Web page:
and a rock and happy prevention it proved, for when the Church was attacked by a papist that sat on the throne, his first and great endeavour was to get that Act repealed. All his closetings and solicitations were to this sole purpose – give up the Test Act – well knowing that when once the enemies of the Church should be let into office and power by the repeal of the Test, [they might] rid themselves of the Act of Uniformity or any that should stand in their way. So sensible were the nobility and gentry of England of the nature and support of that Test Act that to their eternal honour they chose to be turned out of their commissions, to be disgraced and persecuted rather than part with it. And shall we now show so little regard to a law that has been the chief preservative of our religion and for the sake of which so many of us have suffered, as not to mention it in a bill that is intended for the preservation and security of our religion?
At the same time, he could not resist a dig at the Dissenters: ‘I should have been glad if the papists had been the only enemies of the Church who then struck at the Test Act and that some men of another denomination had not concurred with them in that design.’ Indeed, as the speech developed, the Scottish Presbyterians inevitably became his principal target: ‘They have been very careful in enumerating such Acts as may any way conduce to the security of their Church establishment.’ He concluded with a warning ‘that if it be not mentioned ’tis very probable we shall in a little time be told that this law is not included in the general words’, so that in consequence the Test would be ‘exposed to be repealed at any time when a majority of the Parliament shall become better affected to the Kirk of Scotland than to the Church of England’.7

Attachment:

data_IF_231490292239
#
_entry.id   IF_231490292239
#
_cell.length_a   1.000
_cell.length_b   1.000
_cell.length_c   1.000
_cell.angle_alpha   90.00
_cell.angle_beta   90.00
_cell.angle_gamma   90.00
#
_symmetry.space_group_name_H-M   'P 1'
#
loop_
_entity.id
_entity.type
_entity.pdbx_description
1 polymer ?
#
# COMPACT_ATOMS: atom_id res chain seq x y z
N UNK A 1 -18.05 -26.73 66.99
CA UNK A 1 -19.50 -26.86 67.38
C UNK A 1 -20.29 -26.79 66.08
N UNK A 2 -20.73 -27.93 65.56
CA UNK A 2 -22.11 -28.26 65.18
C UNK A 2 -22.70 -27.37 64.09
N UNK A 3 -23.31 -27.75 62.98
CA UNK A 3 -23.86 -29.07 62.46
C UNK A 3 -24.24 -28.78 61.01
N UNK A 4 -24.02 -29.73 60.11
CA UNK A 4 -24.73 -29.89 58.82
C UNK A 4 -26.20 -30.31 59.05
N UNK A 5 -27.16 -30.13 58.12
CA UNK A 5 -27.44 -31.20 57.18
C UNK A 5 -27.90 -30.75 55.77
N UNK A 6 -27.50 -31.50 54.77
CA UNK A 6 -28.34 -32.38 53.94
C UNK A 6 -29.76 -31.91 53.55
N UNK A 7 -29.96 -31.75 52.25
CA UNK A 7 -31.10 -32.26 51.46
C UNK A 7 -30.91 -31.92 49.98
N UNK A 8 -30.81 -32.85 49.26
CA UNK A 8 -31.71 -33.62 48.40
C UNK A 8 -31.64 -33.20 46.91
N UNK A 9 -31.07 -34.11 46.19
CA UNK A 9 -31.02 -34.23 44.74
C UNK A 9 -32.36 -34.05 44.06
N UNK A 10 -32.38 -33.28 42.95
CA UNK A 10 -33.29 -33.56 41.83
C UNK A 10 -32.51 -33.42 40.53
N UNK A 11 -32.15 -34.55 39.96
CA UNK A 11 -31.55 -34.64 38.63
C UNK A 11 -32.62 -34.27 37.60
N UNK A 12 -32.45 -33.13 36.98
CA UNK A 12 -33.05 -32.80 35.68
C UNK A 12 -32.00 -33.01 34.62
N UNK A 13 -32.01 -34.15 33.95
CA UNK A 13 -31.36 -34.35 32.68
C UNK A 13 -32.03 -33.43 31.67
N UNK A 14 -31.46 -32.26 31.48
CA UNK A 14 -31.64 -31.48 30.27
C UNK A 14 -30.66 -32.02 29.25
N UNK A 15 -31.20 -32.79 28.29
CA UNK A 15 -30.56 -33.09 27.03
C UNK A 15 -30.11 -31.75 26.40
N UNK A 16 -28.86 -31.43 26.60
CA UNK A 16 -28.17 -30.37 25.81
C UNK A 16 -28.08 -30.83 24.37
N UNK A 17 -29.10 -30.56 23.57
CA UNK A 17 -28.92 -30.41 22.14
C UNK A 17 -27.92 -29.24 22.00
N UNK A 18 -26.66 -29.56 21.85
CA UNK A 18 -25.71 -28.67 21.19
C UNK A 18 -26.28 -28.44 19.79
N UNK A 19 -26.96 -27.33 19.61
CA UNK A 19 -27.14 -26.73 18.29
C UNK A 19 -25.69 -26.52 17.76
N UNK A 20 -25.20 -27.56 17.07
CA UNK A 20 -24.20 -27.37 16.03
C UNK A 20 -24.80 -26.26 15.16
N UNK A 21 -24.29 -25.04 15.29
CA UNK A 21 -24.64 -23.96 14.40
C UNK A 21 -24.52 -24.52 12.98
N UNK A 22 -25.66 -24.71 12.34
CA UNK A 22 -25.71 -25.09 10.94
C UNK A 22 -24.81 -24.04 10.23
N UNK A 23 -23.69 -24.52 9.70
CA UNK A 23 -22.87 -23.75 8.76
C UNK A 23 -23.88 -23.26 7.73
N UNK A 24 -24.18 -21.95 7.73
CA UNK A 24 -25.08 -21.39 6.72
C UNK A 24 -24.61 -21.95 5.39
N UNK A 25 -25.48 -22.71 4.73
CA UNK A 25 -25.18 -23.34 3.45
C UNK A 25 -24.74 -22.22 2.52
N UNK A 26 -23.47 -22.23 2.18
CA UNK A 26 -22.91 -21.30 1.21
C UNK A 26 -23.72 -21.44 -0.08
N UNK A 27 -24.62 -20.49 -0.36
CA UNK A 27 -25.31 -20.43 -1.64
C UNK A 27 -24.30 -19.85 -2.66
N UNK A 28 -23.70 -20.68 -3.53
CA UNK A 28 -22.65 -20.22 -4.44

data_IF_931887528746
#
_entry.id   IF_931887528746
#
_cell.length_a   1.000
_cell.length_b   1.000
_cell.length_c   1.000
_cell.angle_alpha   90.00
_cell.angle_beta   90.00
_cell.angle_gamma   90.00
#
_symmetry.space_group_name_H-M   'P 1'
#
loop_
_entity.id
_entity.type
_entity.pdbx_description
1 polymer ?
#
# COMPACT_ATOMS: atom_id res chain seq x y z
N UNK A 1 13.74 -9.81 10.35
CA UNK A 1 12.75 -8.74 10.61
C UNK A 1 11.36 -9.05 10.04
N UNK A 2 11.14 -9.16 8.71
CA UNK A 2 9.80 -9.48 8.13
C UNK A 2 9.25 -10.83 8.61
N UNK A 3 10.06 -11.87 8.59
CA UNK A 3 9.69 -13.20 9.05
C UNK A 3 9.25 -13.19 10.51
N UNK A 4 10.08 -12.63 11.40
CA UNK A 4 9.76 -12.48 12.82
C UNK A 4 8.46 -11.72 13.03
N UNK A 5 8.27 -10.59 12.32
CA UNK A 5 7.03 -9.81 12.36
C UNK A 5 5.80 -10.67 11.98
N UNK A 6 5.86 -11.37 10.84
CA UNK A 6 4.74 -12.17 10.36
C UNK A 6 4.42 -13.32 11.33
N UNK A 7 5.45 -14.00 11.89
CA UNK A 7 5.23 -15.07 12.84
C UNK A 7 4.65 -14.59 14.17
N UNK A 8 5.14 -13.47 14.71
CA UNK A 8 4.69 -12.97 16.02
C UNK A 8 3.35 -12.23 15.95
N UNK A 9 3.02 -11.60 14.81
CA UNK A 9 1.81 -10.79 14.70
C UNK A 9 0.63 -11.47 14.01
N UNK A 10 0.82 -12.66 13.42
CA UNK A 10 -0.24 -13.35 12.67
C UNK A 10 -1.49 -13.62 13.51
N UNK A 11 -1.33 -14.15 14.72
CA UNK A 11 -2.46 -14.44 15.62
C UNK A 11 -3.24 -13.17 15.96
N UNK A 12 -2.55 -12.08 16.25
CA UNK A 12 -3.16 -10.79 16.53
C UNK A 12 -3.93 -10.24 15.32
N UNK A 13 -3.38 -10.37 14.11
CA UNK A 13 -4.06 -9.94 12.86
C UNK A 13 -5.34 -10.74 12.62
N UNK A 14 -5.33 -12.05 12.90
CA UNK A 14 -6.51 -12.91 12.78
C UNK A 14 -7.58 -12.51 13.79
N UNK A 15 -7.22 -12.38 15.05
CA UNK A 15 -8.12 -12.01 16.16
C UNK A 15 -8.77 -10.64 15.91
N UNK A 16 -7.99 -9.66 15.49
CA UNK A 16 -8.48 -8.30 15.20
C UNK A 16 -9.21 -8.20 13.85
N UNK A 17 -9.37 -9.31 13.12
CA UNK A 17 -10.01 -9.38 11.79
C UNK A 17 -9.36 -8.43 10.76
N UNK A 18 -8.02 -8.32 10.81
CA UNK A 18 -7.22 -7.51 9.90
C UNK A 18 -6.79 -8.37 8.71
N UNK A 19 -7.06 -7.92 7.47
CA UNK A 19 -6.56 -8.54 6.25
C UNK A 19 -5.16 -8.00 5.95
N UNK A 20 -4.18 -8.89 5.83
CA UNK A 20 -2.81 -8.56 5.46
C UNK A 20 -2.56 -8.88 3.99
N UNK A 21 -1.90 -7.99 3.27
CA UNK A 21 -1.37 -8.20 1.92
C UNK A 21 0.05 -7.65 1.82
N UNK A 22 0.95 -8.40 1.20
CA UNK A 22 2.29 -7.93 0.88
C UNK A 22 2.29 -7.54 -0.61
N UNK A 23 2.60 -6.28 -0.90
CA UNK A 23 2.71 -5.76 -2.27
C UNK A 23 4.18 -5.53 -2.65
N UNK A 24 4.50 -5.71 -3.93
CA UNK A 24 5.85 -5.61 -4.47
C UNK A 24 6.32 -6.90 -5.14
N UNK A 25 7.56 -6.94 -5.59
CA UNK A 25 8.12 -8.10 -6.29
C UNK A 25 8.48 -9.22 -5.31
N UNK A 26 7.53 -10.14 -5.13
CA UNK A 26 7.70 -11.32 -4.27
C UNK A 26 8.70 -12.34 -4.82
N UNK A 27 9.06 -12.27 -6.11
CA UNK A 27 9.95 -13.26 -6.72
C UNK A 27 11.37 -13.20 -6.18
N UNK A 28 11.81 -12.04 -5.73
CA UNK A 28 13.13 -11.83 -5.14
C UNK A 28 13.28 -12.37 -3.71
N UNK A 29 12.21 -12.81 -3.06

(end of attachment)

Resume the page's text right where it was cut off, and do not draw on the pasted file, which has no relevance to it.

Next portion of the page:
In 1708 Dolben was classed as a Tory in two analyses of the Commons, and his predicament, as a Tory office-holder in an increasingly Whiggish administration, was made even more awkward by the ministerial changes of 1708, culminating in the replacement of Pembroke as Irish lord lieutenant by the Junto Whig Lord Wharton (Hon. Thomas*), a situation which was to tax Dolben’s powers of diplomacy. In the first session of the 1708 Parliament Dolben managed through the House a bill relating to the estates of Sir Roger Bradshaigh, 3rd Bt.*, and also reported, on 30 Mar. 1709, a bill to preserve the rights of patrons of advowsons. To begin with, his relations with Wharton were surprisingly civil. On arriving in Dublin in April 1709 the new viceroy had been at pains to conciliate potential opponents, including the chief justice, but as that summer’s Irish parliamentary session wore on, animosities came to the surface. Dolben, who at first had been ‘not so full of complaints’ against Wharton ‘as other Tories are’, began to be critical of the lord lieutenant in his letters to England, circumspectly at first because of the danger that the mail might be tampered with by the Irish postmaster-general, a violent Whig. Nor does he seem yet to have aired his true feelings in conversation with his Irish friends, continuing to urge moderation on the leading Tories in the Irish house of commons. Finally he was driven to exasperation during a debate in the Irish privy council over a factional dispute in a borough corporation. Able to send a letter to England soon afterwards by a trusted hand, he fulminated that Wharton ‘sets no bounds to his vileness. His behaviour at the last council was beyond example.’ Wharton in his turn denounced Dolben in public, at least according to Swift’s satirical Character of the viceroy, for having in this matter ‘laid down as law, a thing for which a man ought to have his gown stripped off, and be whipped at the cart’s a[rs]e’. The quarrel was made up ‘some days after’ when Wharton ‘sent . . . to assure his lordship [Dolben] he said no such thing’. However, on returning to England during the winter of 1709–10, the Earl sought unsuccessfully to have Dolben removed from office, even though Wharton denied subsequently having entertained any such intention. For the remainder of the viceroyalty he and Dolben maintained mutual civilities underneath which resentment and suspicion were barely concealed, while at Westminster Dolben continued to oppose the Court, voting in early 1710 against the impeachment of Dr Sacheverell.8